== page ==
Among bands with approx. 372 and 274

Among all treatments tested, a higher concentration of
Rubisco enzyme was recorded in the seedlings treated with 100% U and those
sprayed with 5% ULAE, as compared to the control. The highest Rubisco activity was
observed in seedlings grown in U 100% (Fig. 6). 

Rubisco
activase transcripts from Zea mays leaves tended to be less abundant in
all treatments compared to the control, suggesting that Rubisco from Zea
mays leaves might be less activated. The analysis of the final preparation
by agarose gel identified two bands with approx. 372 and 274 bp (Fig 7). 
Conversely, the supplementation of 100% U tended to promote the
accumulation of Rubisco activase transcripts. Even if measurements of
steady-state mRNA content do not necessarily reflect the rate of translation or
protein synthesis (Boschetti et al., 1990), our results suggest that
application of ULAE to the growth medium may either up- or down-regulate the
carboxylation activity catalysed by Rubisco by modifying the quantity of the
enzyme and/or by changing regulation of its activity. The presence of Rubisco activase explains how Rubisco can achieve and maintain a high
activation state in vivo at normal levels of CO2 in the presence
of millimolar concentrations of RuBP (Salvucci et al. 1985). The occurrence of activase in
several higher plant species provides evidence to a fundamental role of
activase in the control of Rubisco enzyme
in higher plants. It was particularly important that activase was detected in
maize, a C4 plant, since the CO2 concentration is higher at the site
of carboxylation (Hatch, 1971),
while RuBP is present in millimolar concentrations. Thus, the occurrence of
activase would be anticipated if the major function of activase is to maintain Rubisco in the activated state and prevent RuBP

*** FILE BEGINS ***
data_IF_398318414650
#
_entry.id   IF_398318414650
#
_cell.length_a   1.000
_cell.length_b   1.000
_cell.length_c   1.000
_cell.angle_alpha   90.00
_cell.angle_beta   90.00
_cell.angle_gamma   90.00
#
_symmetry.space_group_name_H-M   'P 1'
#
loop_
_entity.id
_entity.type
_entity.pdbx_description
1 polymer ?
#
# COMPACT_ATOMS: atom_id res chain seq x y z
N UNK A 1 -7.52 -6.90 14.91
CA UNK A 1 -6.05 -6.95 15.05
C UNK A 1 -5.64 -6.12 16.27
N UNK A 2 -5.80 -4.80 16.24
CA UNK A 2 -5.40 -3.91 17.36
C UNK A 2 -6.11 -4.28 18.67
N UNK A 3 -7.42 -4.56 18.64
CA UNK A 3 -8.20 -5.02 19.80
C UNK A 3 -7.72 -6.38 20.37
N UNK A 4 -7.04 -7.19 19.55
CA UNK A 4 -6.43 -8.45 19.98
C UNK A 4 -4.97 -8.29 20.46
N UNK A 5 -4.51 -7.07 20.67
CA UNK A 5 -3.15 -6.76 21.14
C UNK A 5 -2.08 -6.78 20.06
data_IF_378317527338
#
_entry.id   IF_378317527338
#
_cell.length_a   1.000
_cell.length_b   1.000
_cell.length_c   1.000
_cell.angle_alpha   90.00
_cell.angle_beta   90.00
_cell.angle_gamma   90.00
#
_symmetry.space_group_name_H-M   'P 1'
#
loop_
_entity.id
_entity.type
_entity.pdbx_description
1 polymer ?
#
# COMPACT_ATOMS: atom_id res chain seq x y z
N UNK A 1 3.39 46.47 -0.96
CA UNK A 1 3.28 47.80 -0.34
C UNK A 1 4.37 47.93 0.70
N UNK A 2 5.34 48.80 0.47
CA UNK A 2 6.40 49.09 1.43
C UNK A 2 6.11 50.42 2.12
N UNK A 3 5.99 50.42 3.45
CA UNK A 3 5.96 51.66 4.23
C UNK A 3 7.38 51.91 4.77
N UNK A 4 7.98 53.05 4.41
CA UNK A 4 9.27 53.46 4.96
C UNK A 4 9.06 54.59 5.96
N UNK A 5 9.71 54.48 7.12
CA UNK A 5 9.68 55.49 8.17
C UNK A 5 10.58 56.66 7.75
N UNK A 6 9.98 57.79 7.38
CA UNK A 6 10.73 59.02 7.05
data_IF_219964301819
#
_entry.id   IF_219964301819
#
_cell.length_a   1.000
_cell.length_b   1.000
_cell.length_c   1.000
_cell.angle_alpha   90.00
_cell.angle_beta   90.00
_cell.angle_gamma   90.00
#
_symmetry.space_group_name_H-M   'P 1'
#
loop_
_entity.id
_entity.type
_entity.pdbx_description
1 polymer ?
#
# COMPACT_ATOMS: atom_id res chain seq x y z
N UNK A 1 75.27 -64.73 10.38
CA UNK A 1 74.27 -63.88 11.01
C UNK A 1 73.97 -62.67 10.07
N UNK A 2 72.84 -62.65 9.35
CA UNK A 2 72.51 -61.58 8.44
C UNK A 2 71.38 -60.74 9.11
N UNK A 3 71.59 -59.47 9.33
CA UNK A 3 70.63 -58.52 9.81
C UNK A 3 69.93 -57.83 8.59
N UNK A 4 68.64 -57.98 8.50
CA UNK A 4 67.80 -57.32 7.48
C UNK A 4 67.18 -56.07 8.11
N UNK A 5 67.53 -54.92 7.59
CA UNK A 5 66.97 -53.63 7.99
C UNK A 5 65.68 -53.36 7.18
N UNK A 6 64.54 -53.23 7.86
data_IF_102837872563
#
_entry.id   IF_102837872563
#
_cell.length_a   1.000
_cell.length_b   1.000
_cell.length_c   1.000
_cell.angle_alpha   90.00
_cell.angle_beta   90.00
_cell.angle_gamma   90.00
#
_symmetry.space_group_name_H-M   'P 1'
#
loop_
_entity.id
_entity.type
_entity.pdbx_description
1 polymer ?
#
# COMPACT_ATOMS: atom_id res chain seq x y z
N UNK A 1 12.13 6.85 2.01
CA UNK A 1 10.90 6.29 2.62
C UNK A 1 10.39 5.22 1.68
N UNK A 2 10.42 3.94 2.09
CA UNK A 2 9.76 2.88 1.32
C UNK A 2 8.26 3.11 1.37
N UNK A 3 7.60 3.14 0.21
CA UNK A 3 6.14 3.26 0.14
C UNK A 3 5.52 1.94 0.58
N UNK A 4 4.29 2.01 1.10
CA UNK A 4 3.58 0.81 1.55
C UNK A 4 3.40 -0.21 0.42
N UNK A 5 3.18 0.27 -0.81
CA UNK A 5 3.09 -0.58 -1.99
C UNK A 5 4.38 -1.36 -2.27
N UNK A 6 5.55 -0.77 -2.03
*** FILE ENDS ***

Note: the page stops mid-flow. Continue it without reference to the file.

deactivation by catalyzing the activation of the tight binding enzyme-RuBP
complex.

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 The present study investigated the effect of different concentrations of ULAE
added to the growth medium or applied as a foliar spray on the seedling of Zea mays. The study showed an increase
in the vegetative growth parameters by the application of seaweed extract of Ulva lactuca. The results of the study coincided with those of the earlier studies on
Phaseolus vulgaris L. (Kocira et al. 2013).
The use of ULAE as
a foliar spray significantly promoted growth and physiology of Zea mays.
There was a significant increase in the growth and biochemical constituents of Zea mays when the seedlings were sprayed
with 0.5% or 1% of ULAE, while at the
higher concentration seedlings growth was inhibited. Similar
observations were also reported in earlier studies where seaweed extracts were applied as sprays under
controlled experiments resulting in the increased height and improved root
growth in tomatoes (Zodape et al 2011). Similar results were also reported in spinach, Vigna mungo, and tomatoes (Featon
by-Smith and van Staden 1983; Ganapathy and Sivakumar 2013, Hernández-Herrera et al. 2013; Alothyqic et al. 2016). The biochemical constituents including total
photosynthetic pigment content of seedlings sprayed with 5% ULAE were significantly reduced, and the percent
reduction recorded was 36%. This
reduction in total photosynthetic pigment content of the seedlings sprayed with
different concentrations of ULAE could be attributed to the decrease in both chlorophyll a and chlorophyll b. An increase in
the chlorophyll content in the leaves after the application of extracts from
seaweeds was reported by Blunden et al., (1996);
however, a negative effect on this trait was recorded by Venkataraman Kumar and
Mohan (1997). Further studies
on the field applications are needed to provide practical recommendations on
the positive effects of seaweed extracts on the growth and development of
maize. 

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